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In WordPress, the title of a blog post will usually be formatted using an ID element composed of a prefix such as 'post', that never varies, followed by variable numerical suffix generated by WordPress, corresponding to the sequential post number that is unique for each post.

In the WordPress theme single.php file, using html 5 (but the issue is the same with HTML 4), the code for the blog post title would look as follows:

<article id="post-<?php the_ID(); ?>" role="main">

This generates the following html, say:

<article id="post-5434">

I'm having difficulties applying a style to the ID, because unless I'm mistaken there doesn't seem to be a way of applying a style to an element when part of its name varies. In this instance, what I need to do is to style the ID as follows:

#post-[sequential number] {
    position: relative;
}

#post-[sequential number] blockquote,#post-[sequential number] ul,#post-[sequential number] ol {
    color: #555;
    margin: 0 14px 5px;
    line-height: 1.5;
}

#post-[sequential number] ul li,.entry ul li {
    list-style-type: disc;
    margin: 0 20px 5px;
}

#post-[sequential number] ol li {
    list-style: decimal;
    margin: 0 20px 5px;
}

#post-[sequential number] blockquote {
    font-style: italic;
    border-left: 1px solid #ccc;
    margin-left: 21px;
    padding-left: 10px;
}

in order to apply the styles listed above to descendants of the #post-[sequential number] ID.

In this instance, adding a class (say, <article id="post-[sequential number]" class="blog-post"> to the ID wouldn't work, since position:relative has to be applied to a block element.

Of course, this result could be easily achieved by adding an extra block element (say, <div class="blog-post">) in between #post-[sequential number] and its descendants, and applying the desired styles to it. But the whole point of using html 5 is to remove unnecessary div elements to make for more semantic markup, so I'd like to find a solution that works without this.

I've saved a working copy of the plain index.html and style.css files (without the WordPress markup) in my sandbox that reflect the above description (i.e., with the ID '#post-5434' in the html and #post (with 'position:absolute') in the css): they can be accessed here. As you can see, obviously, the desired styles aren't applied to the descendant blockquote and ul elements.

UPDATE There are three possible solutions, all equally valid and appropriate in certain circumstances. See below.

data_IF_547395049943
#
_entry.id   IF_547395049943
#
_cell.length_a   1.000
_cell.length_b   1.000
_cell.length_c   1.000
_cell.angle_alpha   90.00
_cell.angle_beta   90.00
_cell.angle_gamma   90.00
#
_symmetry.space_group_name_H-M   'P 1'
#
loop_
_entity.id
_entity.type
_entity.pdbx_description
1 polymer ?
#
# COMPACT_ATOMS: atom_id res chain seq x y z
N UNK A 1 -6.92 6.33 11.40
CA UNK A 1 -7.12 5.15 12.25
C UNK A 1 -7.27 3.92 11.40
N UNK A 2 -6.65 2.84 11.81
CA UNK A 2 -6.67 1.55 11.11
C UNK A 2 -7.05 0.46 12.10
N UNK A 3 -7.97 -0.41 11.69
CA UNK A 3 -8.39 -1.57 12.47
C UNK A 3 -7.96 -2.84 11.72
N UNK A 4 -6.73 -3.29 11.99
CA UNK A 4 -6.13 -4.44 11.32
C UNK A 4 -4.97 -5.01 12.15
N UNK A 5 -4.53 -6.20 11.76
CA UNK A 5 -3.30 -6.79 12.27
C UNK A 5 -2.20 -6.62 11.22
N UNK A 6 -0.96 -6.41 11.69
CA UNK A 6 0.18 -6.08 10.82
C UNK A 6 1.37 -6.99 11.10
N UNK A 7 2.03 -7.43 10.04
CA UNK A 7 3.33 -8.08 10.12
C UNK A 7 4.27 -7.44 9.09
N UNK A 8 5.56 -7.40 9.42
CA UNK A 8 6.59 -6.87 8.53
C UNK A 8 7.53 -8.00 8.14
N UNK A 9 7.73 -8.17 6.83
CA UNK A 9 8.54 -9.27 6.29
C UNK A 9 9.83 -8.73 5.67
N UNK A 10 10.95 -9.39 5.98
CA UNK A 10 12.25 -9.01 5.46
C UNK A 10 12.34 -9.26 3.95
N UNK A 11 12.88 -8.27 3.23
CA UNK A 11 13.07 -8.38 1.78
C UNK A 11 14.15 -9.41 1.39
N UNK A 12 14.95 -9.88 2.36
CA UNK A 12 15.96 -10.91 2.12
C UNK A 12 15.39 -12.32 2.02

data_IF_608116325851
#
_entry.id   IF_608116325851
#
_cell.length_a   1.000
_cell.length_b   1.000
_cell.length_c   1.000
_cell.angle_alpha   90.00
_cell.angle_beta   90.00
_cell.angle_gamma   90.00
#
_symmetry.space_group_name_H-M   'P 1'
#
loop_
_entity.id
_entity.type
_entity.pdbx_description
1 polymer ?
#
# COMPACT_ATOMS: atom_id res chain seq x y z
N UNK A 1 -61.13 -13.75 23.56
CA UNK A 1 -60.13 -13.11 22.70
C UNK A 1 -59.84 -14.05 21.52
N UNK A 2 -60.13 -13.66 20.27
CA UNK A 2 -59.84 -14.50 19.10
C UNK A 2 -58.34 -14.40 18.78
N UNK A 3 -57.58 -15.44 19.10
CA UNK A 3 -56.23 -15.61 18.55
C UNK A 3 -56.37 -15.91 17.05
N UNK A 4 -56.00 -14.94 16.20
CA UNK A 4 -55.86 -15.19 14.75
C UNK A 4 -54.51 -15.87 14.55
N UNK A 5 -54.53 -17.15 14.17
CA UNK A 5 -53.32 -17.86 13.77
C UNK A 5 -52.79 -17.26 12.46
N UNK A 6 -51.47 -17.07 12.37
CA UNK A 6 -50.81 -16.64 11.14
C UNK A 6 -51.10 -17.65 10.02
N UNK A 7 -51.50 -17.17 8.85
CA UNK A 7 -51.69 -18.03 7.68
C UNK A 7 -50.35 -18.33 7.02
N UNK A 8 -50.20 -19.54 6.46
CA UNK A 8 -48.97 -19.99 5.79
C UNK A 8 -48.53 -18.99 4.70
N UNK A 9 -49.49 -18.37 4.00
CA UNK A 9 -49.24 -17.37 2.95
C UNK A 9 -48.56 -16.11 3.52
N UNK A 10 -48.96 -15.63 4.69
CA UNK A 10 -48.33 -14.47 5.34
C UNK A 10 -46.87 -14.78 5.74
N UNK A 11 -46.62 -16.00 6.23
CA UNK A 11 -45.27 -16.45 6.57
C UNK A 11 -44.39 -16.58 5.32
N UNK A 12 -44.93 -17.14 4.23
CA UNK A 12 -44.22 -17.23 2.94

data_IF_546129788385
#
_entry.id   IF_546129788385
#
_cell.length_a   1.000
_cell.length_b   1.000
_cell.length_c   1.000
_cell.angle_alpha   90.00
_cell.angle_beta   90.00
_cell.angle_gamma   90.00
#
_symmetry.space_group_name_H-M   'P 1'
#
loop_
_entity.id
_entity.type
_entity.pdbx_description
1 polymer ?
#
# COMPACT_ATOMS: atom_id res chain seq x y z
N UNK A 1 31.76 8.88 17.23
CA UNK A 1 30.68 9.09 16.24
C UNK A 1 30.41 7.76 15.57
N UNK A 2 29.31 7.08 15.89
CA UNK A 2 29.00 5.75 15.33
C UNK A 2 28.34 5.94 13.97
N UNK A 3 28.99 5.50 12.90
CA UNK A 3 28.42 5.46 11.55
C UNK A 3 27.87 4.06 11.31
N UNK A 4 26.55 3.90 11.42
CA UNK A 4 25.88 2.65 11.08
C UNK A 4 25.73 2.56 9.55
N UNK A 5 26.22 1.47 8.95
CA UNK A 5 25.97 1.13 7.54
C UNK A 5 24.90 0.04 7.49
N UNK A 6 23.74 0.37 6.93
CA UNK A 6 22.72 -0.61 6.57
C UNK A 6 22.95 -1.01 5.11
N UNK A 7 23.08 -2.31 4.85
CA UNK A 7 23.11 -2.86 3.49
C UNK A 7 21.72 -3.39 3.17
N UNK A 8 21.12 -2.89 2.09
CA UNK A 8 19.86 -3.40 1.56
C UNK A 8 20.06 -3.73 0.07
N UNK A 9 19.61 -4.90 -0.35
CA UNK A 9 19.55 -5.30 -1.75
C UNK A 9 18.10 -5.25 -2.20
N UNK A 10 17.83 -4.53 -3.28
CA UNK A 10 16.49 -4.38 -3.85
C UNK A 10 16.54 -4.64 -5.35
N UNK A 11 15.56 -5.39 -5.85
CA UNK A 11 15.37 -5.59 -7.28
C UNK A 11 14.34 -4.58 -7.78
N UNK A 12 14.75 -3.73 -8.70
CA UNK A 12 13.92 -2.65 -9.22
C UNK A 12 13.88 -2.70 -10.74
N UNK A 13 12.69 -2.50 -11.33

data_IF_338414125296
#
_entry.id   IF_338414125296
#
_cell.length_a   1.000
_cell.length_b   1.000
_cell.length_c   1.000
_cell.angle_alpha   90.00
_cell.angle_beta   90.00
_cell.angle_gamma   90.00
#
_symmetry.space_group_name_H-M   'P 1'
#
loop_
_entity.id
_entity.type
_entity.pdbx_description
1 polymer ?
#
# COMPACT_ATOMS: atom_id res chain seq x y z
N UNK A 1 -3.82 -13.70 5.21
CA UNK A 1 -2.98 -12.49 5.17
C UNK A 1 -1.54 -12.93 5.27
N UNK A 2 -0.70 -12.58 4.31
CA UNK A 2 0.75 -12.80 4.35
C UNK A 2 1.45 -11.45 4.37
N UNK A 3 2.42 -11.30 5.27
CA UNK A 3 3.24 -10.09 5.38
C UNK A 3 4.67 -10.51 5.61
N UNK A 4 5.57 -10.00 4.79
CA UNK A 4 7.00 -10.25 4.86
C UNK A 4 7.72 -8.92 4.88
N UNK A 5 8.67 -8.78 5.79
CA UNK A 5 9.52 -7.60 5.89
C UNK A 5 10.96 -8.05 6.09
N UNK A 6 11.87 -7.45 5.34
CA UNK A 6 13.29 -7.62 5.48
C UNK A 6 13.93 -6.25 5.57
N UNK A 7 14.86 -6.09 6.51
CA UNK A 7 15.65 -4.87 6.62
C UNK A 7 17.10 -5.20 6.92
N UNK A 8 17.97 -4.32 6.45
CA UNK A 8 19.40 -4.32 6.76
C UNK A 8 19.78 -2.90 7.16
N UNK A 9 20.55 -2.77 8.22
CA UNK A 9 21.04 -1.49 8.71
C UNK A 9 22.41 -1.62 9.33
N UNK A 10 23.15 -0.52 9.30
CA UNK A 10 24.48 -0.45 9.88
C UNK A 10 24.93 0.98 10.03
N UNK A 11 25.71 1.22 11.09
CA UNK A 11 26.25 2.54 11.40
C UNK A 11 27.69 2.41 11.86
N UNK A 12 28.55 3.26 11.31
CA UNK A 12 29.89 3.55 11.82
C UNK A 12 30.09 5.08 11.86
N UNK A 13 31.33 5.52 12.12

share|improve this question
up vote 3 down vote accepted

@Sotiris’ answer is the way to go in CSS. However, if you can edit your WordPress theme, you could add class="post" to the HTML, e.g

<article class="post" id="post-<?php the_ID(); ?>" role="main">

To produce this HTML:

<article class="post" id="post-5434">

Then use the class in your CSS:

.post {
    position: relative;
}

/* and so on... */

This CSS has the advantage of working in IE 6.

Edit:

In this instance, adding a class (say, <article id="post-[sequential number]" class="blog-post"> to the ID) wouldn't work, since position:relative has to be applied to a block element.

<article> is a block-level element. If it’s not showing up as such in your browser, pop this into your CSS file:

article {
    display: block;
}

HTML5-aware reset stylesheets like Eric Meyer’s do this.

share|improve this answer
    
@Donald: you’re very welcome! We got there in the end. – Paul D. Waite Mar 3 '11 at 11:46

you can select the posts using div[id*='post-'] { ... } or even better div[id^='post-'] { ... }

The first will select all div elements with id which contains the value in quotes. The second will select all div elements with id which start with the value in quotes.

Example: http://jsfiddle.net/Lx8tW/2/

share|improve this answer
    
Thanks for the prompt reply. I was guessing some sort of wildcard might work, but I couldn't find one for this issue when I googled it. Do you mean applying the wildcard to the html? Because <article id*="post-5434"> instead of <article id="post-5434"> still doesn't work. Or do you mean applying the wildcard to the css? #post-* and #*post don't work either. – Donald Jenkins Mar 3 '11 at 10:06
    
@Donald you use it in your css. There is no need to change anything in the html. Check the updated answer with example. – Sotiris Mar 3 '11 at 10:08
    
I updated the jsFiddle example to jsfiddle.net/Lx8tW/3. This is just to show how it works with article tags, in case there was confusion. – anothershrubery Mar 3 '11 at 10:14
    
@Sotiris, @anothershrubery, I've tried applying your suggestions to my issue here, but still not getting it right apparently: http://jsfiddle.net/astorg/9zYeH/ – Donald Jenkins Mar 3 '11 at 10:26
    
@Donald there is no reason to edit your html and add the asterisk. This has its role in css. Check it: jsfiddle.net/utw8y/1 – Sotiris Mar 3 '11 at 10:28

Instead of just adding the class of post to article you should really be using:

<?php post_class(); ?>

That will give you the class of post along with a number of other ones for targeting sticky posts, custom post types, attachments, custom pages...

share|improve this answer
    
Thanks, an excellent suggestion. I actually have a really simple set up with no need for special styling for different post categories. But actually your solution can be combined with the CSS to provide a combination of standardization for some styling and finer customization for others. Basically, all three answers are equally appropriate in certain circumstances. – Donald Jenkins Mar 3 '11 at 22:10
    
the 'recommended' way for wordpress is to use the post_class as some plugins will hook classes contained to style their elements in your post. They may not be hooking .post so they may not quite work on your site. – curtismchale Mar 3 '11 at 22:56

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